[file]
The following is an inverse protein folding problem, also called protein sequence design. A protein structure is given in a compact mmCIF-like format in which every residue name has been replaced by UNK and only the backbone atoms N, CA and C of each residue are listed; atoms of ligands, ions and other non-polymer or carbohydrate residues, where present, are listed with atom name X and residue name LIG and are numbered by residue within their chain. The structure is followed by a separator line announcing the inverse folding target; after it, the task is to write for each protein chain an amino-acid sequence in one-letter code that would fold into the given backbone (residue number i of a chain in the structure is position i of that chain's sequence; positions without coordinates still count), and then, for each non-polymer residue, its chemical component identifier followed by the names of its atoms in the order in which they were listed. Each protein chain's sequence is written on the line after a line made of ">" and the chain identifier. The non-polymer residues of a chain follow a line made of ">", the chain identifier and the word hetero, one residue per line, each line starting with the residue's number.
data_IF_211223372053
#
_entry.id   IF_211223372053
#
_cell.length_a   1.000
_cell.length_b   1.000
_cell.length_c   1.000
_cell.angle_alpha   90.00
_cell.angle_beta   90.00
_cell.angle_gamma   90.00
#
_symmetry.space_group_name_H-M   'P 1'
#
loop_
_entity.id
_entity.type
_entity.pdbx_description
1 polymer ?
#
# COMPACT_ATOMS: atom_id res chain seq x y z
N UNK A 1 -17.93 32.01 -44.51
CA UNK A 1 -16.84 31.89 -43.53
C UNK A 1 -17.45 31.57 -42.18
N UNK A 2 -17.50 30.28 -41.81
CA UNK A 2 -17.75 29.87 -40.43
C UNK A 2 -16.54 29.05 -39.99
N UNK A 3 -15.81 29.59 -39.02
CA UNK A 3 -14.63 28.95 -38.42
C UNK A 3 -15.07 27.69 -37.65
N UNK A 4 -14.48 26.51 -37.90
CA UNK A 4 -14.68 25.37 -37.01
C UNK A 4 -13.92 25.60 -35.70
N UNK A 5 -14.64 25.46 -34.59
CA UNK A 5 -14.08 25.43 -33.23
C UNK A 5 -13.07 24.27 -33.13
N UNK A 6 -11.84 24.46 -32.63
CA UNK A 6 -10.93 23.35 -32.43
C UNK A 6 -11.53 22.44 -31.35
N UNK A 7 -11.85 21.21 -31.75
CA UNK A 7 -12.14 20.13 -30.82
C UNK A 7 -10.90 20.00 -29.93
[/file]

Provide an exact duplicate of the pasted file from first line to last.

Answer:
The following is an inverse protein folding problem, also called protein sequence design. A protein structure is given in a compact mmCIF-like format in which every residue name has been replaced by UNK and only the backbone atoms N, CA and C of each residue are listed; atoms of ligands, ions and other non-polymer or carbohydrate residues, where present, are listed with atom name X and residue name LIG and are numbered by residue within their chain. The structure is followed by a separator line announcing the inverse folding target; after it, the task is to write for each protein chain an amino-acid sequence in one-letter code that would fold into the given backbone (residue number i of a chain in the structure is position i of that chain's sequence; positions without coordinates still count), and then, for each non-polymer residue, its chemical component identifier followed by the names of its atoms in the order in which they were listed. Each protein chain's sequence is written on the line after a line made of ">" and the chain identifier. The non-polymer residues of a chain follow a line made of ">", the chain identifier and the word hetero, one residue per line, each line starting with the residue's number.
data_IF_211223372053
#
_entry.id   IF_211223372053
#
_cell.length_a   1.000
_cell.length_b   1.000
_cell.length_c   1.000
_cell.angle_alpha   90.00
_cell.angle_beta   90.00
_cell.angle_gamma   90.00
#
_symmetry.space_group_name_H-M   'P 1'
#
loop_
_entity.id
_entity.type
_entity.pdbx_description
1 polymer ?
#
# COMPACT_ATOMS: atom_id res chain seq x y z
N UNK A 1 -17.93 32.01 -44.51
CA UNK A 1 -16.84 31.89 -43.53
C UNK A 1 -17.45 31.57 -42.18
N UNK A 2 -17.50 30.28 -41.81
CA UNK A 2 -17.75 29.87 -40.43
C UNK A 2 -16.54 29.05 -39.99
N UNK A 3 -15.81 29.59 -39.02
CA UNK A 3 -14.63 28.95 -38.42
C UNK A 3 -15.07 27.69 -37.65
N UNK A 4 -14.48 26.51 -37.90
CA UNK A 4 -14.68 25.37 -37.01
C UNK A 4 -13.92 25.60 -35.70
N UNK A 5 -14.64 25.46 -34.59
CA UNK A 5 -14.08 25.43 -33.23
C UNK A 5 -13.07 24.27 -33.13
N UNK A 6 -11.84 24.46 -32.63
CA UNK A 6 -10.93 23.35 -32.43
C UNK A 6 -11.53 22.44 -31.35
N UNK A 7 -11.85 21.21 -31.75
CA UNK A 7 -12.14 20.13 -30.82
C UNK A 7 -10.90 20.00 -29.93